Article  PubMed  Google Scholar 

  50. 50.

    Tsementzi D, Wu J, Deutsch S, Nath S, Rodriguez-r LM, Burns AS, et al. SAR11 bacteria linked to ocean anoxia and nitrogen loss. Nature. 2016;536:179–83.

    Article  CAS  PubMed  PubMed Central  Google Scholar 

  51. 51.

    Keeling PJ, Burki F, Wilcox HM, Allam B, Allen EE, Amaral-Zettler LA, et al. The Marine Microbial Eukaryote Transcriptome Sequencing Project (MMETSP): illuminating the functional diversity of eukaryotic life in the oceans through transcriptome sequencing. PLoS Biol. 2014;12:e1001889.

    Article  CAS  PubMed  PubMed Central  Google Scholar 

  52. 52.

    Quay PD, Peacock C, Björkman K, Karl DM. Measuring primary production rates in the ocean: enigmatic results between incubation and non-incubation methods at Station ALOHA. Glob Biogeochem Cycles. 2010;24:GB3014.

    Article  CAS  Google Scholar 

  53. 53.

    Munro DR, Quay PD, Juranek LW, Goericke R. Biological production rates off the Southern California coast estimated from triple O2 isotopes and O2: Ar gas ratios. Limnol Oceanogr. 2013;58:1312–28.

    Article  CAS  Google Scholar 

  54. 54.

    Tiano L, Garcia-Robledo E, Dalsgaard T, Devol AH, Ward BB, Ulloa O, et al. Oxygen distribution and aerobic respiration in the north and south eastern tropical Pacific oxygen minimum zones. Deep Sea Res Part I. 2014;94:173–83.

    Article  CAS  Google Scholar 

  55. 55.

    Church MJ, Lomas MW, Muller-Karger F. Sea change: charting the course for biogeochemical ocean time-series research in a new millennium. Deep Sea Res Part II. 2013;93:2–15.

    Article  CAS  Google Scholar 

  56. 56.

    Martiny AC, Tai APK, Veneziano D, Primeau F, Chisholm SW. Taxonomic resolution, ecotypes and the biogeography of Prochlorococcus. Environ Microbiol. 2009;11:823–32.

    Article  PubMed  Google Scholar 

  57. 57.

    Saito MA, Bertrand EM, Duffy ME, Gaylord DA, Held NA, Hervey WJ. et al. Progress and challenges in ocean metaproteomics and proposed best practices for data sharing. J Proteome Res. 2019.

  58. 58.

    Thiele S, Fuchs BM, Amann R, Iversen H. Colonization in the photic zone and subsequent changes during sinking determine bacterial community composition in marine snow. Appl Environ Microbiol. 2015;81:1463–71.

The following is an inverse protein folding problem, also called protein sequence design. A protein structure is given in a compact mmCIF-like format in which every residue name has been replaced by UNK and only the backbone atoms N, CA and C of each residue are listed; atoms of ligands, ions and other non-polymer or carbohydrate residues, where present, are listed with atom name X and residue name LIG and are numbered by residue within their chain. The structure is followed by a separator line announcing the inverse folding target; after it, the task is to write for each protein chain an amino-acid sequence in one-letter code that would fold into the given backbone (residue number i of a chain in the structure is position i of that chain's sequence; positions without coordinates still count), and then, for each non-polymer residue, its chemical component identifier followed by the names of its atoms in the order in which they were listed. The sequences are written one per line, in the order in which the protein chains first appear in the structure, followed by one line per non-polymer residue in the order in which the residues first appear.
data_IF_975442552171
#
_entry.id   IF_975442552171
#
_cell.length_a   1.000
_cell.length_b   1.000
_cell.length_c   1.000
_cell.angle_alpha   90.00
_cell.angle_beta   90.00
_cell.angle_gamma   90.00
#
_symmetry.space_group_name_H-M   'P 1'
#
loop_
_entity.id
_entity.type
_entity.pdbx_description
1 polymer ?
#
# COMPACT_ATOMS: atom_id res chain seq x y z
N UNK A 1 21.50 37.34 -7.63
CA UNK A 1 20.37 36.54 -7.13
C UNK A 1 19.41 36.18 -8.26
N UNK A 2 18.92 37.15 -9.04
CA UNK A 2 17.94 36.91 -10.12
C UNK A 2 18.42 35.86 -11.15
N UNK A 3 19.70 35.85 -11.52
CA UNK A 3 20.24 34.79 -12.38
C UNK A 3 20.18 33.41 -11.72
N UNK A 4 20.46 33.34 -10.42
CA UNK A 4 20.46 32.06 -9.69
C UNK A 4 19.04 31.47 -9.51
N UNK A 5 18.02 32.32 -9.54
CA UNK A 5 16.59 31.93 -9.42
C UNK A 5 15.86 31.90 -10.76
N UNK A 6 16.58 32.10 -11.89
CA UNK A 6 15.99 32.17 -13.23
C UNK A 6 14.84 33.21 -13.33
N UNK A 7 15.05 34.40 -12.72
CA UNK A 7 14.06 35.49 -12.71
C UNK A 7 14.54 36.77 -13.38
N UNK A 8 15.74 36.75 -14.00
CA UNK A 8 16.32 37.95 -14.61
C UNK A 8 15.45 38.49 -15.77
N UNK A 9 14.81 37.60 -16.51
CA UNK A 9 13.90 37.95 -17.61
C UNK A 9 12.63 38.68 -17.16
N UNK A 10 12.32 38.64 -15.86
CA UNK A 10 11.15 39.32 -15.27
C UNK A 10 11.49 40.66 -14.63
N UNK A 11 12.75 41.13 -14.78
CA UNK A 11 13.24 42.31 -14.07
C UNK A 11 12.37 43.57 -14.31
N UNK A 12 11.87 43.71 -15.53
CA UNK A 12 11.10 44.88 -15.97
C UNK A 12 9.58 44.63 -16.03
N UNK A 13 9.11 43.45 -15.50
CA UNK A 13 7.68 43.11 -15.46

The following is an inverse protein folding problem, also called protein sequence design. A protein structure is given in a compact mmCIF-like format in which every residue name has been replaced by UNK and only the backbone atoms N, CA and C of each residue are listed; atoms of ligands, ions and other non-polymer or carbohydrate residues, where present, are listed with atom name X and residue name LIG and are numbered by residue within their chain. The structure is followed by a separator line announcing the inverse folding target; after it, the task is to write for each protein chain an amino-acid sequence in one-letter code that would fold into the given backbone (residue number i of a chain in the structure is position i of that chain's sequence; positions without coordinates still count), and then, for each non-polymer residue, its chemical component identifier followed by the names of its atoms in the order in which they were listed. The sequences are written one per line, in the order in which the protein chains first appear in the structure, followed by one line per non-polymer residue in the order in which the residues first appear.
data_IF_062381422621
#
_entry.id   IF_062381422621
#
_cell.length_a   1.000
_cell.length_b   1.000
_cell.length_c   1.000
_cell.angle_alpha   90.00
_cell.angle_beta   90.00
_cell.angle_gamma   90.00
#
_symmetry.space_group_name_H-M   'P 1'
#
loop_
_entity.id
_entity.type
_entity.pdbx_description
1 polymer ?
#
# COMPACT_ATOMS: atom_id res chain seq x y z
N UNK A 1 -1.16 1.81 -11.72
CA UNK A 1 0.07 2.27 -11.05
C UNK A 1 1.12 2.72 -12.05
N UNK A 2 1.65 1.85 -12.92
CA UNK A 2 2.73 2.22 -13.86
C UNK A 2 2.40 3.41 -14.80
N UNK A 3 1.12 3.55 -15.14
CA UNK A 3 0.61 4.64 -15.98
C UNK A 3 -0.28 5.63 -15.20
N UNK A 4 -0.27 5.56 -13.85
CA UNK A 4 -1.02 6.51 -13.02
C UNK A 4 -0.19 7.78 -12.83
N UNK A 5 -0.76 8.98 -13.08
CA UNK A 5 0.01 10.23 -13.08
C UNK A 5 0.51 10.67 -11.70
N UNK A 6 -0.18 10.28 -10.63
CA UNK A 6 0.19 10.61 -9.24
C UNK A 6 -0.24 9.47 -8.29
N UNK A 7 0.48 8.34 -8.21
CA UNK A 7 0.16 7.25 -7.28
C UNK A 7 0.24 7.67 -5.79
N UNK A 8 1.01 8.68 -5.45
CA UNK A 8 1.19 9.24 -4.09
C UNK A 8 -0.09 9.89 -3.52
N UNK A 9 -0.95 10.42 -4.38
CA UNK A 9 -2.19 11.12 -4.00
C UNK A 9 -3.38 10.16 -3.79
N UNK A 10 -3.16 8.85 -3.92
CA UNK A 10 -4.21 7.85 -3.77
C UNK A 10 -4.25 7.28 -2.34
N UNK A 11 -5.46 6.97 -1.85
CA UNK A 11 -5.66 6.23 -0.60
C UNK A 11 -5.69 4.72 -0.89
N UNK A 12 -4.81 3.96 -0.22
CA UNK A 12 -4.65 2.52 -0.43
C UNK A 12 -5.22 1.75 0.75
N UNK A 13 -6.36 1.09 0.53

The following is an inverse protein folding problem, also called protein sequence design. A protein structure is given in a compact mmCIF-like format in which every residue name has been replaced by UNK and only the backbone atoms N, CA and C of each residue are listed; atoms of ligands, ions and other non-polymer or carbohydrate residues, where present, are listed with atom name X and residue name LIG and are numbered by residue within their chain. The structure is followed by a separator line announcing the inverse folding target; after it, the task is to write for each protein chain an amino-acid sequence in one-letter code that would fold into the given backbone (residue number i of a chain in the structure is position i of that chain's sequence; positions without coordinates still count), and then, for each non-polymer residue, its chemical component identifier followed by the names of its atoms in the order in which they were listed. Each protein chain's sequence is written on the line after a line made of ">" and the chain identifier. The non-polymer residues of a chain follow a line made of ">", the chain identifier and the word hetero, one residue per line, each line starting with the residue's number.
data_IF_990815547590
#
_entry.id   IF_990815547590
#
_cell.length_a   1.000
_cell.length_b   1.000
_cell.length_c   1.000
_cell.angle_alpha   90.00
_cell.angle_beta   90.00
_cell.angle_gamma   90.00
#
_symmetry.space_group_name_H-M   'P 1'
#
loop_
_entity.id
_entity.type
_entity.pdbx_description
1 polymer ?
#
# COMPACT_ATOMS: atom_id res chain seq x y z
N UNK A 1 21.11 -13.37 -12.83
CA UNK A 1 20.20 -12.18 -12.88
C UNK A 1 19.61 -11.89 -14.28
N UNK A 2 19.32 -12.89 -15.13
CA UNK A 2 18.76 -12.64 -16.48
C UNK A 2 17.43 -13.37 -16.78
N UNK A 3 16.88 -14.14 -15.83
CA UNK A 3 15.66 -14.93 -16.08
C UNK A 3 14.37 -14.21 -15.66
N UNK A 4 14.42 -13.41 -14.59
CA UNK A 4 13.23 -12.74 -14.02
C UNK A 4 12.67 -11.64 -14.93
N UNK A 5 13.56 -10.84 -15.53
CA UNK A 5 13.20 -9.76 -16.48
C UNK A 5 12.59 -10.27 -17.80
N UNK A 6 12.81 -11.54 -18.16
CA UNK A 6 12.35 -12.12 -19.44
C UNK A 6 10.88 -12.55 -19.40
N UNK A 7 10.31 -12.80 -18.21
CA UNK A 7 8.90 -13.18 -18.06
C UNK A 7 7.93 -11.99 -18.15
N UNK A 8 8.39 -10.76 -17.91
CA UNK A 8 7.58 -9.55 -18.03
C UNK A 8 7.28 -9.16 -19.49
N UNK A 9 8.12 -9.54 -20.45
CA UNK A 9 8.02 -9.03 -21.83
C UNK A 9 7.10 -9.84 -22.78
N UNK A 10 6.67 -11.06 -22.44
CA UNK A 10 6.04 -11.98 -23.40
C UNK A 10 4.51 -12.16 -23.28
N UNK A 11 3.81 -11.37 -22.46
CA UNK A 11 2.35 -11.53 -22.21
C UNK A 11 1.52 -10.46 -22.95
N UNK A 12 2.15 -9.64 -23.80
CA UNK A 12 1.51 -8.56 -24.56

Article  CAS  PubMed  PubMed Central  Google Scholar 

  59. 59.

    Huang S, Zhang S, Jiao N, Chen F. Marine cyanophages demonstrate biogeographic patterns throughout the global ocean. Appl Environ Microbiol. 2015;81:441–52.

    Article  CAS  PubMed  Google Scholar 

  60. 60.

    Shibata A, Kogure K, Koike I, Ohwada K. Formation of submicron colloidal particles from marine bacteria by viral infection. Mar Ecol Prog Ser. 1997;155:303–7.

    Article  Google Scholar 

  61. 61.

    Weinbauer MG, Bettarel Y, Cattaneo R, Luef B, Maier C, Motegi C, et al. Viral ecology of organic and inorganic particles in aquatic systems: avenues for further research. Aquat Microb Ecol. 2009;57:321–41.

    Article  CAS  PubMed  PubMed Central  Google Scholar 

  62. 62.

    Lindell D, Jaffe JD, Coleman ML, Futschik ME, Axmann IM, Rector T, et al. Genome-wide expression dynamics of a marine virus and host reveal features of co-evolution. Nature. 2007;449:83–6.

    Article  CAS  PubMed  PubMed Central  Google Scholar 

  63. 63.

    Sullivan MB, Lindell D, Lee JA, Thompson LR, Bielawski JP, Chisholm SW. Prevalence and evolution of core photosystem II genes in marine cyanobacterial viruses and their hosts. PLoS Biol. 2006;4:e234.

    Article  CAS  PubMed  PubMed Central  Google Scholar 

  64. 64.

    Bristow LA, Dalsgaard T, Tiano L, Mills DB, Bertagnolli AD, Wright JJ, et al. Ammonium and nitrite oxidation at nanomolar oxygen concentrations in oxygen minimum zone waters. Proc Natl Acad Sci USA. 2016;113:10601–6.

    Article  CAS  PubMed  Google Scholar 

  65. 65.

    Peng X, Fuchsman CA, Jayakumar A, Oleynik S, Martens-habbena W. Ammonia and nitrite oxidation in the Eastern Tropical North Pacific. Glob Biogeochem Cycles. 2015;29:2034–49.

    Article  CAS  Google Scholar 

  66. 66.

    Babbin AR, Bianchi D, Jayakumar A, Ward BB. Rapid nitrous oxide cycling in the suboxic ocean. Science. 2015;348:1127–9.